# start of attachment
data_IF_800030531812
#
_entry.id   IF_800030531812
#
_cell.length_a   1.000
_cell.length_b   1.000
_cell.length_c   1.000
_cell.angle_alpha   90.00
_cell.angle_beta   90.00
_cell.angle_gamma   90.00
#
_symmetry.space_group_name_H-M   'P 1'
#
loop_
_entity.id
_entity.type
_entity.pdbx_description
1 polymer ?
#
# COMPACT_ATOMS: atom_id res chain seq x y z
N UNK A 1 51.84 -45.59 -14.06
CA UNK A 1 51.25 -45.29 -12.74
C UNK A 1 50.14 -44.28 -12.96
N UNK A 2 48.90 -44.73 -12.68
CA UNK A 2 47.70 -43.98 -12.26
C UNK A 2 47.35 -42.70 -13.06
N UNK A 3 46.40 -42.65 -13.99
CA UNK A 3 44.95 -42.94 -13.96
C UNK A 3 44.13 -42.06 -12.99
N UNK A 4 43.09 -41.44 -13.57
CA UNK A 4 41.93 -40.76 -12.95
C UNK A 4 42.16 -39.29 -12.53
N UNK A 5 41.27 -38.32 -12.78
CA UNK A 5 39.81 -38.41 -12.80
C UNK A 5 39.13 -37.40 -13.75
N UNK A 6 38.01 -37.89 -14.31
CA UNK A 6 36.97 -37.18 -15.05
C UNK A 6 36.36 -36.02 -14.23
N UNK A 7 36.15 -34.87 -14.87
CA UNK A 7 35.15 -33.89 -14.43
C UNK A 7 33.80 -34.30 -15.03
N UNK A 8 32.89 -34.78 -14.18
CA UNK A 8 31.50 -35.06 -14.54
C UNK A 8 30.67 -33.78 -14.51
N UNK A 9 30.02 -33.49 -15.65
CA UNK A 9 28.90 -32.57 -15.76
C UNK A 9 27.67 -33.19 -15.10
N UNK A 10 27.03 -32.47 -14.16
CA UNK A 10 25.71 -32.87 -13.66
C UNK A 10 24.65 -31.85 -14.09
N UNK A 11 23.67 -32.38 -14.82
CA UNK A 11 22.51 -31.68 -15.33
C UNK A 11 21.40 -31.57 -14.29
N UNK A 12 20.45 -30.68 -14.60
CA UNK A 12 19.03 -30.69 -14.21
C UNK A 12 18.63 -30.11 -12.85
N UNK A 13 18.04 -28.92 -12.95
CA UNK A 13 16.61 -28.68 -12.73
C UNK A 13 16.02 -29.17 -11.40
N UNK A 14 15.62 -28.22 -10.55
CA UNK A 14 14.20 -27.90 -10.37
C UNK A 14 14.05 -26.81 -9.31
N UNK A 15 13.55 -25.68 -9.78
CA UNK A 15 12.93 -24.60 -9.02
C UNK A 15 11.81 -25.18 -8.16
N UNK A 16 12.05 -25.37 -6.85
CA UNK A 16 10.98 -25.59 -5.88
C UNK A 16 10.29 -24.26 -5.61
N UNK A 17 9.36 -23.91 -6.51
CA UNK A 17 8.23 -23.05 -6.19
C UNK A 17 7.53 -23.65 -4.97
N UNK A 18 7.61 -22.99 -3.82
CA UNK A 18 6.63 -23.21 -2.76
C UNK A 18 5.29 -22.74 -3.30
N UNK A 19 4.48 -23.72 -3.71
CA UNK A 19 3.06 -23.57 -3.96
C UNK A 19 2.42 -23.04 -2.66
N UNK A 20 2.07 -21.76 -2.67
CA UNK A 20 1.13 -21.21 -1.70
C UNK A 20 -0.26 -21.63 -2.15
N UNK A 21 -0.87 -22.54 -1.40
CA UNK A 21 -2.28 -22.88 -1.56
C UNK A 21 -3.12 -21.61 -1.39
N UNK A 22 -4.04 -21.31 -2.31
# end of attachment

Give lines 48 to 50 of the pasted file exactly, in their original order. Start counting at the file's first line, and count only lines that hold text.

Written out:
N UNK A 10 27.03 -32.47 -14.16
CA UNK A 10 25.71 -32.87 -13.66
C UNK A 10 24.65 -31.85 -14.09